For immediate release September 8, 2004
Embarrassingly low grades for coastal cities, Victoria suspended
VANCOUVER, BC – A national report card released today reveals that BC coastal communities continue to dump raw sewage into the environment, while more and more communities across Canada and around the world are moving towards more responsible sewage treatment.
In its third “National Sewage Report Card” which reviews how Canadian cities are treating their sewage, Sierra Legal, on behalf of the T. Buck Suzuki Environmental Foundation, Labour Environmental Alliance Society (LEAS) and Georgia Strait Alliance, reviewed 22 cities to see what changes have occurred since the last report card in 1999. Though communities such as Whistler, Edmonton and Calgary are ahead of the curve in treating their sewage, Vancouver, and in particular Victoria, which continues to dump all its sewage untreated into the Strait of Juan de Fuca, are falling further and further behind. Since Victoria is the only Canadian city in the report that has taken no concrete action to start treating its sewage, the city has been ‘suspended’.
“While communities like Halifax and St John’s have finally recognized that sewage treatment is a necessity, not a luxury, in BC we continue to believe that dumping billions of litres of raw sewage into our waterways does not harm our environment,” says Jim McIsaac of the T. Buck Suzuki Environmental Foundation. “Our waste is our responsibility and to believe that the ocean will clean up the toxic soup we are dumping into it every day is not only naïve, but dangerous.”
Not all BC communities were reviewed in the survey, however the report did highlight how coastal communities are lagging behind inland communities in accepting the impacts of dumping raw sewage into the environment. “We have to stop thinking there is no price to be paid for dumping raw sewage into the ocean,” says Mae Burrows, Executive Director of the Labour Environmental Alliance (LEAS). “Sewage contains toxic chemicals, including PCBs, POPs and PBDEs (fire retardants). With the largest sewage treatment plant in BC – the Iona plant in Vancouver – only providing primary sewage treatment, these toxic chemicals are contaminating our coastal waters and harming the animals that live there, like the endangered southern resident killer whales and harbour seals.”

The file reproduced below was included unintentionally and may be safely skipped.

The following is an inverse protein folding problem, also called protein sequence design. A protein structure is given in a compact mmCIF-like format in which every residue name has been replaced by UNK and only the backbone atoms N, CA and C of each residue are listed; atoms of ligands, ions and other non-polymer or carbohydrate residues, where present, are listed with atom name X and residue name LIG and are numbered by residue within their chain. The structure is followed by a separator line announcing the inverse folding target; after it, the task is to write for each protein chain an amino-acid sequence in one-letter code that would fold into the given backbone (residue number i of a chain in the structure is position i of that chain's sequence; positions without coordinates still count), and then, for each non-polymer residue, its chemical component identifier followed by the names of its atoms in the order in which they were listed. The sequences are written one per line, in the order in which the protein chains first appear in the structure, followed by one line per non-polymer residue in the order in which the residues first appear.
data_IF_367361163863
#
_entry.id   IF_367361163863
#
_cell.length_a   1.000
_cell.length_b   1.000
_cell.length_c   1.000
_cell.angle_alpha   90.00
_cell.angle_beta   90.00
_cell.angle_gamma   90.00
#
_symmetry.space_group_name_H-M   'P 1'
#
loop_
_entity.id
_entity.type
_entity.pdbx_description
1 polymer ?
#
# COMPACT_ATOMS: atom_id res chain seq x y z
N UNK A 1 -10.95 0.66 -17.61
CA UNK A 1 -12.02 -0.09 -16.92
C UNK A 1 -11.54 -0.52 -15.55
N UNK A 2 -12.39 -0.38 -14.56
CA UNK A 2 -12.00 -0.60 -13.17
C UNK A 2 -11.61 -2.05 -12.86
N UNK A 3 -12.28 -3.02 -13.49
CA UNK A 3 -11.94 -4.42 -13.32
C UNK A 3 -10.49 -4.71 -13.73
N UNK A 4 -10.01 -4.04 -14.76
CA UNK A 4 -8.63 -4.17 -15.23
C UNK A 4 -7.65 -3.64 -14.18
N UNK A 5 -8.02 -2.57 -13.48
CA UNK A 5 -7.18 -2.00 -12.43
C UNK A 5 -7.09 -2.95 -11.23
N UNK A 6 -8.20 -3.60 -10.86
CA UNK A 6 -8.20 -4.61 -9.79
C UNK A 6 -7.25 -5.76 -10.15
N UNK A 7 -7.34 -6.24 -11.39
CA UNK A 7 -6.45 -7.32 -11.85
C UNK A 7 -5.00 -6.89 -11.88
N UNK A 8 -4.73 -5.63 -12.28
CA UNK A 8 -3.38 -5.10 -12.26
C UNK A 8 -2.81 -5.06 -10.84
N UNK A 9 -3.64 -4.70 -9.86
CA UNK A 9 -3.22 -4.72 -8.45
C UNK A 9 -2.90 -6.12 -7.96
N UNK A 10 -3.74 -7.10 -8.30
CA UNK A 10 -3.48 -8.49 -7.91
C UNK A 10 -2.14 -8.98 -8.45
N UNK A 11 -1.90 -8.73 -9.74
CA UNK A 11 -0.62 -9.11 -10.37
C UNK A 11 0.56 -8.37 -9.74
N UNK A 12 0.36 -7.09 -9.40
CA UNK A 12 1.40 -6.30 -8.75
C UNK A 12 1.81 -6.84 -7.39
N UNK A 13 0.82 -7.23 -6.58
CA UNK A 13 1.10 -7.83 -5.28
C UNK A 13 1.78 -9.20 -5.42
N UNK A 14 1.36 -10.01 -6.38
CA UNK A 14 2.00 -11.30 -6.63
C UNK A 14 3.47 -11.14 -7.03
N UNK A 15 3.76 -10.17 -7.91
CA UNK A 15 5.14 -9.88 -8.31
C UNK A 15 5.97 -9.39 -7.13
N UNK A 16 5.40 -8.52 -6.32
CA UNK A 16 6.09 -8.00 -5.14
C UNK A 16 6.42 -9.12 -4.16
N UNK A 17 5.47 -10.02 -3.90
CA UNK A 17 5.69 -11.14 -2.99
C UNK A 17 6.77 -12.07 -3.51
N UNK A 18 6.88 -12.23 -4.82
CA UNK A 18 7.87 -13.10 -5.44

“The cities with the lowest levels of treatment and that discharge the highest volumes of raw or minimally treated sewage are Victoria, Montreal, St John, Halifax, Charlottetown and St. John’s,” says John Werring of Sierra Legal. “Coincidentally, all six cities discharge their filth directly into our oceans or seaways, polluting them on a scale unparalleled in the modern world. This has got to stop.”
Unlike the United States or the European Union, Canada has no national standards for sewage treatment, which has resulted in this patchwork of sewage treatment. “Just like we need national standards to ensure equal health care access across this country, we need national standards to ensure that the environment and human health are protected nationwide from the harmful impacts of raw sewage and the toxic chemicals it contains”, says Peter Ronald, Marine Habitat Campaign Coordinator of the Georgia Strait Alliance.
Currently, contamination of waters by sewage falls under the Fisheries Act and the Canadian Environmental Protection Act, which are not enforced or applied equally across Canada. Recently, the cities of Dawson, Yukon and Iqaluit, Nunavut were charged and convicted for ongoing violations of the Fisheries Act, while no charges have been laid against other, larger offending cities like Victoria, Montreal and Halifax.